How academic medical centers can plan like an IDN
A look at how UC Davis modernized its supply chain
By Julie Alvarez | February 17, 2021
By Julie Alvarez
The University of California, Davis has weathered the pandemic better than a lot of universities, in part because of key decisions some of my colleagues made last year. That doesn’t mean there haven’t been challenges, or that the university, its hospital system and research facilities are out of the woods quite yet. Still, I believe the work we have done modernizing our supply chain has put us in a position to be closer to a hospital system in terms of efficiencies and planning than many universities. Here are some of the key takeaways of the strategies that got us where we are today:
Leadership put us on a path for success
I am a supply chain leader dedicated to life sciences. This role does not exist at many universities, even those with affiliated hospital systems and research facilities. By creating my role, the university has empowered me to spend the time necessary to build trusting relationships with my internal clients at the school and research facilities.
I’m on campus regularly, and having a face-to-face relationship with stakeholders paves the way for tough conversations when I need to have them. For example, when shortages were projected, I was able to rally life science staff to make consolidated orders in time to avoid disruption of service. As a result, the research labs were able to stay open throughout 2020, which meant that researchers could apply for key grants and secure funding during a time when many facilities had to close due to equipment and PPE shortages.
The “COVID store” made PPE available
Before COVID, it may have seemed inconsequential whether a university had a retail store on campus where staff and students could access medical and cleaning supplies. But having that final piece of the supply chain where UC Davis could warehouse and distribute products it had procured became vital once the pandemic hit. We went from ordering and storing $40,000 worth of product a year to $500,000 in a year. Students and staff had an easy way to buy (or in some cases get free) PPE and cleaning supplies. While this model may not be appropriate for all universities, schools should take a holistic look at their supply chain preparedness. One part of that may include reevaluating warehousing strategies to make sure your institution is in a position to effectively get the necessary equipment to students and staff.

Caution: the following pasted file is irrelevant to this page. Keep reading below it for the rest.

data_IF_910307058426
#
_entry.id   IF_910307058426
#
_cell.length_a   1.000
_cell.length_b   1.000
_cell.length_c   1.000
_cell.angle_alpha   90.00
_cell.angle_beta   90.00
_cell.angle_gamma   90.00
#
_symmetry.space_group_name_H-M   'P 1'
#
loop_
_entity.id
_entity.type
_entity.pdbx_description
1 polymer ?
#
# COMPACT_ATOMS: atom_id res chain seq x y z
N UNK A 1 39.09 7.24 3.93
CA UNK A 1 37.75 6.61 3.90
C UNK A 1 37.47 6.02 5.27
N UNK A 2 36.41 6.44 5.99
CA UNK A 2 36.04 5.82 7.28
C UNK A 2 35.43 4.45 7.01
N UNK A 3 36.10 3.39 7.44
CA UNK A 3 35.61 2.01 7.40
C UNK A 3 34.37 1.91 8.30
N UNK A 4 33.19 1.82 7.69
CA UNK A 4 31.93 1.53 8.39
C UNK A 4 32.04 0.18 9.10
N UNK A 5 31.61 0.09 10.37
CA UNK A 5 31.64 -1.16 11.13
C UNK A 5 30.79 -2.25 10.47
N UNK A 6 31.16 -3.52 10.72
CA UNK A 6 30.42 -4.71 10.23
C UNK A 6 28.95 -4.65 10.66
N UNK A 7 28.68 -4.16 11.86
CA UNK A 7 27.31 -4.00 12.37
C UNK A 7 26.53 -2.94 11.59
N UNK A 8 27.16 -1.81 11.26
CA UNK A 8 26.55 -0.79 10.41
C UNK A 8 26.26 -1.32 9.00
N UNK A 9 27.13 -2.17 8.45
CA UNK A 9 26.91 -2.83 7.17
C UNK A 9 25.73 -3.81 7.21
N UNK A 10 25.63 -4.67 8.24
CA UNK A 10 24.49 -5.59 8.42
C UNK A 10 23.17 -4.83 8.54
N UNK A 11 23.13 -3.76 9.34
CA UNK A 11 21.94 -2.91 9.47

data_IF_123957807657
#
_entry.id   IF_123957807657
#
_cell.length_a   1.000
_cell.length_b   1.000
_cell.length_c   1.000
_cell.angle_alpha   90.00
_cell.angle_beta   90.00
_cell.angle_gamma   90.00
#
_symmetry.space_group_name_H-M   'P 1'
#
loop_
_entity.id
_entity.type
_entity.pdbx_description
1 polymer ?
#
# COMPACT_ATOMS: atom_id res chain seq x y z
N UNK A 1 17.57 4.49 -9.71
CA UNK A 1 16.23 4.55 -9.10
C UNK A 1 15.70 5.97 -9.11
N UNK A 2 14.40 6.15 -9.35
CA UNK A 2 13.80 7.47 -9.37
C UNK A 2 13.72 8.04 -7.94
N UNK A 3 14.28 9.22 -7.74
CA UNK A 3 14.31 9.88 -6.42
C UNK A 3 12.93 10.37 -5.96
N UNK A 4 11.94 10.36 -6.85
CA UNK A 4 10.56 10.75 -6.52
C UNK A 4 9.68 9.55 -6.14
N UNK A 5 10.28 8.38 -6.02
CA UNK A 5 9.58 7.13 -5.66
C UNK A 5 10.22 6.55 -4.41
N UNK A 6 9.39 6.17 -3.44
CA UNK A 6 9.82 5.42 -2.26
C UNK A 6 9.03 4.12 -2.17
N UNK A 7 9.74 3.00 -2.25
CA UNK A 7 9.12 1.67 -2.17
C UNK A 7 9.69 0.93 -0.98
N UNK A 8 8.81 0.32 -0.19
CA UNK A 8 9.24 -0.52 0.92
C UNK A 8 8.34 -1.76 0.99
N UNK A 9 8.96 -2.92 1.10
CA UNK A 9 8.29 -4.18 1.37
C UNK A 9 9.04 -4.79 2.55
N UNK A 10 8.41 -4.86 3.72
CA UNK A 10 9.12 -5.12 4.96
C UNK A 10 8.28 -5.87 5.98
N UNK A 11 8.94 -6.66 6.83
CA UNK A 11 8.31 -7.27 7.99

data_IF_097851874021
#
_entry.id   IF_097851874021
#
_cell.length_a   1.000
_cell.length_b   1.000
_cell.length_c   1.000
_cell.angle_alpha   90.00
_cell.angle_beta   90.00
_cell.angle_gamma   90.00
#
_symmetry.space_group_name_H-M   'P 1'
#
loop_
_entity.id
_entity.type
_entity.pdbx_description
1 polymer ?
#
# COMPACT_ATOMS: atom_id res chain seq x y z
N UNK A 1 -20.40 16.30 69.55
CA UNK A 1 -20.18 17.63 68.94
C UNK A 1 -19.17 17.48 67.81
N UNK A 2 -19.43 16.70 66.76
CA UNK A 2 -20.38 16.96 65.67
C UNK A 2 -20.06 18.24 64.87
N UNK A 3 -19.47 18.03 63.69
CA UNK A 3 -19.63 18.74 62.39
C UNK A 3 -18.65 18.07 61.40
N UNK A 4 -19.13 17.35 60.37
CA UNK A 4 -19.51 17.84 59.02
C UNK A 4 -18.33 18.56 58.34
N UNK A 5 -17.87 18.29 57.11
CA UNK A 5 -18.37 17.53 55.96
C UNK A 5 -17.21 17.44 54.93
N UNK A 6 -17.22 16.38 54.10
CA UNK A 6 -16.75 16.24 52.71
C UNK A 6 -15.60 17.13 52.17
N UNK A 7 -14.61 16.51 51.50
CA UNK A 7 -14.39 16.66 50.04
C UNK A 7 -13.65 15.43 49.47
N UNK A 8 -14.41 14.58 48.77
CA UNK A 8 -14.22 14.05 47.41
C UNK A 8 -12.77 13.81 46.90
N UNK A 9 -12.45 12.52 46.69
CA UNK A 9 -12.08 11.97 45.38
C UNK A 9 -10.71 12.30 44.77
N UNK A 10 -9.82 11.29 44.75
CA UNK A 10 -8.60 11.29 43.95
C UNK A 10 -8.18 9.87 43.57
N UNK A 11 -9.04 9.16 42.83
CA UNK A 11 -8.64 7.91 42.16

Communication leads to compliance
One thing that connects my work with the folks who built our COVID-19 testing program is the idea of compliance. They made certain decisions, like making the tests quick to administer and convenient for students and staff to get them done, in order to boost compliance with the protocol. Simply making it a requirement doesn’t ensure compliance. In the same vein, saying something will be required when it comes to standardized purchasing does not mean that the message will land and that stakeholders will immediately change their behavior. Communication, specifically explaining the “why” behind the decision and sharing it with enough lead time, gives stakeholders the opportunity to share their thoughts and opinions, which can lead to getting folks on board. Labs and departments have often been able to make purchasing decisions independently in the past, so taking the time to communicate with those leaders -helped them understand the value behind any change or shift toward standardization.
There are surely challenges ahead. We are continuing to test student, staff and the community, and have begun rolling out COVID-19 vaccines. With some of the tactics I’ve outlined, we have been able to keep the campus supplied and prepared.
No single strategy will erase the threat of COVID-19 from campuses across the country, and schools should take this time to reevaluate whether their supply chain could be doing more to support their overall health goals.
If your organization isn’t set up this way already, look for ways to get departments across your university and medical center to work together. Working as one campus really helped us to protect students and staff and operate as efficiently as possible during this pandemic. We had departments willing to give inventory to others. This is a different approach than many universities with affiliated medical centers where each department operates independently. College campuses may not be used to purchasing this way, but this strategy helped build a sense of common purpose and sustainable lines of communication that have helped position Davis for success.
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Senior Strategic Sourcing Manager at University of California, Davis
Alvarez is a graduate of UC Davis. She worked 17 years as a lab researcher in the agricultural biotech industry. In 2008, she pivoted her career to procurement support of industry researchers, specializing in scientific and agricultural sourcing. Alvarez joined UC Davis Procurement & Contracting Services in 2016, specializing in life sciences and medical sourcing and contracting.